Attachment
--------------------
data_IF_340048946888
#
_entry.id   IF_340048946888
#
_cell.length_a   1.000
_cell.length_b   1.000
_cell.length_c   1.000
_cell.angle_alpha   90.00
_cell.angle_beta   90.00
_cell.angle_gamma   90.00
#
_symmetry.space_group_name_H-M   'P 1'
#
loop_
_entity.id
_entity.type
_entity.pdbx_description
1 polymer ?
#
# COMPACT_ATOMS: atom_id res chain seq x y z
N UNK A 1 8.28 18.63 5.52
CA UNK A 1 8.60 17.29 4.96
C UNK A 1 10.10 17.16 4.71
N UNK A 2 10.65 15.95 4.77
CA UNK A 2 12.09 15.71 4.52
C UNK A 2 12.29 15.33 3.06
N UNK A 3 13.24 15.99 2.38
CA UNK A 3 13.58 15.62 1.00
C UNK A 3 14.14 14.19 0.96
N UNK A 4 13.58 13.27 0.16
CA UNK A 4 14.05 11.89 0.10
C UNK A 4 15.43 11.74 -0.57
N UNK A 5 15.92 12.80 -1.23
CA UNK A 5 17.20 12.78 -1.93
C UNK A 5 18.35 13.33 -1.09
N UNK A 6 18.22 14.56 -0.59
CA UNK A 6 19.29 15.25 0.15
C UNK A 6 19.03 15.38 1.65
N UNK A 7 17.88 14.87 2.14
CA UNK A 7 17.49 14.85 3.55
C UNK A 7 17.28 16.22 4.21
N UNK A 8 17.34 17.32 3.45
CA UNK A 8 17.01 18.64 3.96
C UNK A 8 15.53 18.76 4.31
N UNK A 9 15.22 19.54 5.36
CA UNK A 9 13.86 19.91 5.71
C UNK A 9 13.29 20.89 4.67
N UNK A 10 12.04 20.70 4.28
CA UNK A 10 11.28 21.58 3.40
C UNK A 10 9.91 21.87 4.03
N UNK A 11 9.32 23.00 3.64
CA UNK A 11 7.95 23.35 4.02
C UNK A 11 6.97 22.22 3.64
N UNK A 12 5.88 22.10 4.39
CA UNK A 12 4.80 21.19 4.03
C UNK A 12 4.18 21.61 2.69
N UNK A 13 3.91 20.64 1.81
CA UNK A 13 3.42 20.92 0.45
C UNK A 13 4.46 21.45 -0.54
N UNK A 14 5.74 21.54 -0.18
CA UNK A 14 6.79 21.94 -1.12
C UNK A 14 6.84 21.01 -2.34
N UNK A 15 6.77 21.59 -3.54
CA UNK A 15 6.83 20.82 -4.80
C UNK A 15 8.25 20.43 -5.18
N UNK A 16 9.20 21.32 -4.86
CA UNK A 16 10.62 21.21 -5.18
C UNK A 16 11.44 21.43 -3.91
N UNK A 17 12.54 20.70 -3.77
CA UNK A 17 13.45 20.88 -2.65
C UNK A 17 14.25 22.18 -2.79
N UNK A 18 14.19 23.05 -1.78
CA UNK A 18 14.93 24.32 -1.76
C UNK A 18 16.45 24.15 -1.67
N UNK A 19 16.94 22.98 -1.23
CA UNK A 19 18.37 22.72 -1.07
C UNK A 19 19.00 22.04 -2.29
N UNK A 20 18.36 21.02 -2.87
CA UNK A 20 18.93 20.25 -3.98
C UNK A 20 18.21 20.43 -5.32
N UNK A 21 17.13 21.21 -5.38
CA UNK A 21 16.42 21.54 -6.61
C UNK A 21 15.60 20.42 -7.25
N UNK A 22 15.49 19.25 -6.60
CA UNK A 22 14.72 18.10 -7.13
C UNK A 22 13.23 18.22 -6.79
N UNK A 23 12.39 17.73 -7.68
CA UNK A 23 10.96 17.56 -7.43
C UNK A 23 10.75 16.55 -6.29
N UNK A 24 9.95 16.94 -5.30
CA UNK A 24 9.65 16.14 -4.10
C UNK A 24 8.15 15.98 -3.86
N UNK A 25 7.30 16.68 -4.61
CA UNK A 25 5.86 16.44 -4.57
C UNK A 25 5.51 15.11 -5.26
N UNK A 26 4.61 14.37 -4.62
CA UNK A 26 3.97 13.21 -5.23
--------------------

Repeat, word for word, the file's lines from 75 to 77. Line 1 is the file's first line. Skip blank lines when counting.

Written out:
N UNK A 19 16.94 22.98 -1.23
CA UNK A 19 18.37 22.72 -1.07
C UNK A 19 19.00 22.04 -2.29